Involved in a hit and run accident? Being involved in an accident is bad enough when both parties are willing to exchange information. When the other driver is at fault and flees the scene, you may be left wondering if there’s anything that you can do to catch the culprit and avoid having to cover all of the costs yourself.

Unfortunately, hit and run accidents occur on a regular basis, but there are some steps that you can take to help the police to locate the other driver and get the justice that you deserve.

Did You Cause an Accident and Flee?

Leaving the scene of an accident in MA can be considered a misdemeanor or a felony offense depending on the type and amount of damage, injury, or death. You can find this information in the Massachusetts General Laws, Chapter 90, Section 24. You may see this abbreviated as M.G.L. c.90, §24(2)(a).

The penalties for a misdemeanor when there is only property damage can include the following:

  • $20 – $200 in fines
  • 2 weeks to 2 years of incarceration

If there is a personal injury involved, it is a misdemeanor and you may expect penalties that include:

  • $500 – $1,000 in fines
  • Mandatory 6 months of incarceration, and up to 2 years
  • Suspension of your driving privileges for at least 1 year

Leaving the scene of an accident that resulted in a death is a felony and can result in penalties such as the following:

  • $1,000 – $5,000 in fines
  • Mandatory jail time of 1 year or prison time of 2.5 years, up to 10 years
  • Suspension of driving privileges for at least 3 years

What to Do If You Left the Scene of an Accident?

We understand the stress and fear that can come with involvement in an accident. The law provides that you must report the incident within five days if there was a death, serious personal injury, or extensive property damage according to M.G.L. c.90, §26.

If you left the scene of a collision without exchanging the necessary information, you can still turn yourself in. However, you might want to consider finding an experienced attorney to help you. A lawyer can help to ensure that your rights are protected throughout the process and may even be able to reduce the potential penalties that you could face once fault determination has been made. Make sure that you write down every detail that you can remember regarding the accident so that you can discuss this information with your attorney.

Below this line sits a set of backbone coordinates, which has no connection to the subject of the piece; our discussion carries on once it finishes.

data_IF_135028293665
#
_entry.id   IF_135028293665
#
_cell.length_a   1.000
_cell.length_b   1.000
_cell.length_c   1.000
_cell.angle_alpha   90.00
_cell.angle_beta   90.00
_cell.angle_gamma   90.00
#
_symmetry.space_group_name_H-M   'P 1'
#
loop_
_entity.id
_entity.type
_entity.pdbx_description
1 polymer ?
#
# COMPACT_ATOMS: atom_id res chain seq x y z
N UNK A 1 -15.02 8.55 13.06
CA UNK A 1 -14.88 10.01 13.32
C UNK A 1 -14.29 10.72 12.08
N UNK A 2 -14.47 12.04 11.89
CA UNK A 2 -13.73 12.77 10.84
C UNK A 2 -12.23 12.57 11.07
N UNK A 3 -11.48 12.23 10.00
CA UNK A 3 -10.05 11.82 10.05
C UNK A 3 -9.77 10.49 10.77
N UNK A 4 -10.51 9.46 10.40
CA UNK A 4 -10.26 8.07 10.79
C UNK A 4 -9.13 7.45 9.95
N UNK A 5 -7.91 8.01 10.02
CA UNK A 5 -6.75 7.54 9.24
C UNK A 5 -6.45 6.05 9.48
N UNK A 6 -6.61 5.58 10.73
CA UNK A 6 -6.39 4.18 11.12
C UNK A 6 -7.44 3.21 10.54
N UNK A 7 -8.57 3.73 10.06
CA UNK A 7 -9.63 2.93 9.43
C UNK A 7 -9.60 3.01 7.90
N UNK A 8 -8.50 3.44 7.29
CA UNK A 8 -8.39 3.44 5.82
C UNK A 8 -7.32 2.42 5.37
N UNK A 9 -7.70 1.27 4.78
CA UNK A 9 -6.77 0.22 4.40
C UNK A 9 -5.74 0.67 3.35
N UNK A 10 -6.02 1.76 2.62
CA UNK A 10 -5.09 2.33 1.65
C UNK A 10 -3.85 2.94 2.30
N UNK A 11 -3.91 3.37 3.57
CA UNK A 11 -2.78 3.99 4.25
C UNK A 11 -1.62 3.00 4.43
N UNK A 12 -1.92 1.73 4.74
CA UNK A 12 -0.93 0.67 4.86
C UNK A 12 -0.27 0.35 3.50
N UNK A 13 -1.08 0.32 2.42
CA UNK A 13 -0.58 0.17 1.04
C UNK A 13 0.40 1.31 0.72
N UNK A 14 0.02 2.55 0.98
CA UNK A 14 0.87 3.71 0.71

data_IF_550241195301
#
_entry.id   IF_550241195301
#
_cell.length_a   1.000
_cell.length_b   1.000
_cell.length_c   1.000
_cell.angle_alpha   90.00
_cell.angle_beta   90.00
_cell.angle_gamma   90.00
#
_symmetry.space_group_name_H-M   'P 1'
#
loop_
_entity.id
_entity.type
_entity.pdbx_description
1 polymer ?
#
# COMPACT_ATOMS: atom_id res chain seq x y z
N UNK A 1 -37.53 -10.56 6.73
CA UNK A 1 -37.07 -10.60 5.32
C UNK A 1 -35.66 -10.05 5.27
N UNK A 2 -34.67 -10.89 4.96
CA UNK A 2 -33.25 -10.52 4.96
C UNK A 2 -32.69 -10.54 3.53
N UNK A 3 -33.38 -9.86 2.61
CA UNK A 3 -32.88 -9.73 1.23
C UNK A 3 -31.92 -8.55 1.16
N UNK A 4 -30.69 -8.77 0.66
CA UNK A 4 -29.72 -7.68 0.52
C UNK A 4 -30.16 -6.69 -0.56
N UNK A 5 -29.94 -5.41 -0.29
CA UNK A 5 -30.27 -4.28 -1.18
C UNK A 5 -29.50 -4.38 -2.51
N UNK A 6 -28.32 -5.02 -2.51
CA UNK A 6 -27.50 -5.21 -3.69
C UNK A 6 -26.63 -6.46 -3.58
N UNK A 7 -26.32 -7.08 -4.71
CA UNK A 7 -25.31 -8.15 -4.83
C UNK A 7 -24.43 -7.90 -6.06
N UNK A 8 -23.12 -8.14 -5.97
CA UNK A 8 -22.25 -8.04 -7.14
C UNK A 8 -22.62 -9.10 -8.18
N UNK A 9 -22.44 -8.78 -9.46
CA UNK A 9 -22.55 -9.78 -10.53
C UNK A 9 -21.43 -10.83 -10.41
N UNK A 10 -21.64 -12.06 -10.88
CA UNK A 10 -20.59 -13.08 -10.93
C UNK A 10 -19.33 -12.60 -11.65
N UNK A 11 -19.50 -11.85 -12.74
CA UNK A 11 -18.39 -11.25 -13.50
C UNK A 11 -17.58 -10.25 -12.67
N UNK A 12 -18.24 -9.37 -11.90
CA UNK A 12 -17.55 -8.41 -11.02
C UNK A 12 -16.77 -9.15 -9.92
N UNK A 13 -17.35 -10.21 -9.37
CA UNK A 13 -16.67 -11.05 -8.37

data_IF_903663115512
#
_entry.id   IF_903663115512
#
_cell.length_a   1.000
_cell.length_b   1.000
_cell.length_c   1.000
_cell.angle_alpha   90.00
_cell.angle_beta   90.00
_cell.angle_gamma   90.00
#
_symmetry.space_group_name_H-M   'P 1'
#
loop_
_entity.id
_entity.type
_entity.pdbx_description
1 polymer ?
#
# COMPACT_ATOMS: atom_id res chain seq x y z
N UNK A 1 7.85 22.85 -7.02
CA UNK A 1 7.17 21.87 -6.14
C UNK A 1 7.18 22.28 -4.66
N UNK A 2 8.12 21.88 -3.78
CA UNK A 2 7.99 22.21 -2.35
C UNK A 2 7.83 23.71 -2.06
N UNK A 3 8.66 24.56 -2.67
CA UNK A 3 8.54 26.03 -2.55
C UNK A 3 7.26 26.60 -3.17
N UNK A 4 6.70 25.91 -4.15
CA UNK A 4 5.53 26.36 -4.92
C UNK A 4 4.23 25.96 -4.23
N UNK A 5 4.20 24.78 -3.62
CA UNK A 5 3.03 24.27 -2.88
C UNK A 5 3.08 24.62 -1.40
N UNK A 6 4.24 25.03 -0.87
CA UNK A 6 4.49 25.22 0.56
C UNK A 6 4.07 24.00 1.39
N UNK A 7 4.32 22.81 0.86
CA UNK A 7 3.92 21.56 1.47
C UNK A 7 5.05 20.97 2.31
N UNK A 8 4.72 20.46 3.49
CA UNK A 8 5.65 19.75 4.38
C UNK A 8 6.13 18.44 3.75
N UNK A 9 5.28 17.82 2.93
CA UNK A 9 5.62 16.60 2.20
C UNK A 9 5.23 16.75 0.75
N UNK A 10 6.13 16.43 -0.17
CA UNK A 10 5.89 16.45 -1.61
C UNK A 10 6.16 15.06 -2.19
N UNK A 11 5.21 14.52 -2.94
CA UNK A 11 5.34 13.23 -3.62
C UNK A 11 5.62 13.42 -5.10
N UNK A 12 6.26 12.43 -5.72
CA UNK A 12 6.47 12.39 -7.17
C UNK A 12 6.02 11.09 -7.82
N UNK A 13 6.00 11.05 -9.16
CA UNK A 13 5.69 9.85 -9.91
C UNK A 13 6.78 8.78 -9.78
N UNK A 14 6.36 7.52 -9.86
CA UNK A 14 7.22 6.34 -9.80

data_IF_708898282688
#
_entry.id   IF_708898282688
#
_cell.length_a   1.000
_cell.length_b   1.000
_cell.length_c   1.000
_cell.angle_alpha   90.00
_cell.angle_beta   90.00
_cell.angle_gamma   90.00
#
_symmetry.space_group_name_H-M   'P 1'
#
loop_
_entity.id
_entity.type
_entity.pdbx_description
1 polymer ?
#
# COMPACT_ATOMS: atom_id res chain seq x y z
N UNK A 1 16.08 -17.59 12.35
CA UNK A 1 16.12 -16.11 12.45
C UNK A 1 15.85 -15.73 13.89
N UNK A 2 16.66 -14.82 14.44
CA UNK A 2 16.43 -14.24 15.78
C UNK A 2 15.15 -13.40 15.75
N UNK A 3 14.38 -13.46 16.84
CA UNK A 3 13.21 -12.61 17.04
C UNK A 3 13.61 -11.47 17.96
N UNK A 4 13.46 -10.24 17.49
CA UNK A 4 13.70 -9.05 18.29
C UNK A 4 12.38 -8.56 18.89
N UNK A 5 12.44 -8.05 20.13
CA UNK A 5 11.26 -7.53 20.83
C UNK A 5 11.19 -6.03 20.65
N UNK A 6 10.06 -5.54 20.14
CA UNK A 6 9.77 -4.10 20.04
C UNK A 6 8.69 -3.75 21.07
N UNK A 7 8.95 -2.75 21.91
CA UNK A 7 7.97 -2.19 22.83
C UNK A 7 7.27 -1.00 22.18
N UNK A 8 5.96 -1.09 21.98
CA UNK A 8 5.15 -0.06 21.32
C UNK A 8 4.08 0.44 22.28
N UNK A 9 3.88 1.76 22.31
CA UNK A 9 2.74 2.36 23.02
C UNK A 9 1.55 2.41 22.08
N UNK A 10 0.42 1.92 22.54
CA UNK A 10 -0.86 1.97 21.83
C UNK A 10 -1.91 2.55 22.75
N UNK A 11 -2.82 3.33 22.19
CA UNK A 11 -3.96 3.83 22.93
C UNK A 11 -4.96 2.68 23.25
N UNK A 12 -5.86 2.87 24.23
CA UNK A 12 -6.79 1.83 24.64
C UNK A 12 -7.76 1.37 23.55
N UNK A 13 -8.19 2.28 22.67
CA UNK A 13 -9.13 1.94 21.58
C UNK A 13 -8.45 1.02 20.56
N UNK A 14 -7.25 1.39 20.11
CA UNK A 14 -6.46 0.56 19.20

Are You the Victim of a Hit and Run Accident?

If you are involved in an accident and the other driver flees the scene without providing you with the pertinent information that you will need to file an insurance claim, there are some steps that you can take since leaving the scene of an accident MA is a criminal offense.

  • If you or a passenger in your vehicle were injured in the collision, the first thing that you will want to do is to call 911 for medical assistance.
  • Once you are able, you should write down all of the information you can remember regarding the other vehicle and the driver.
  • Find any witnesses that can corroborate the events of the incident and obtain their information for future contact by the police or your insurance provider.
  • If you are physically able, you may want to take pictures of your vehicle and the surrounding area before your vehicle is moved.
  • As soon as you are able, you will want to report the accident to the police and your insurance company.

Even if you are not at fault, you must report a hit and run accident according to M.G.L. c.260, §4B if you wish to have help from law enforcement or your insurance provider.

You can file the information on your own or have someone else do it on your behalf. A lawyer can help you with filing any necessary reports and can provide you with more information regarding deadlines and your rights and responsibilities as the victim of a hit and run.

Were you involved in a hit and run? Could you use some help whether you caused the accident or are the victim? You don’t have to face the situation on your own. Assistance is available.

Disclaimer: The content of this article is a general guideline made available for educational purposes only and is not intended to be used as legal advice for the reader's specific situation. By reading our blog and website content, the reader acknowledges the above and understands there is no attorney-client relationship created between you and Raipher, P.C. through this content. To get specific legal advice, we encourage you to book a free consultation with one of our attorneys to clarify the legal aspects of your situation.

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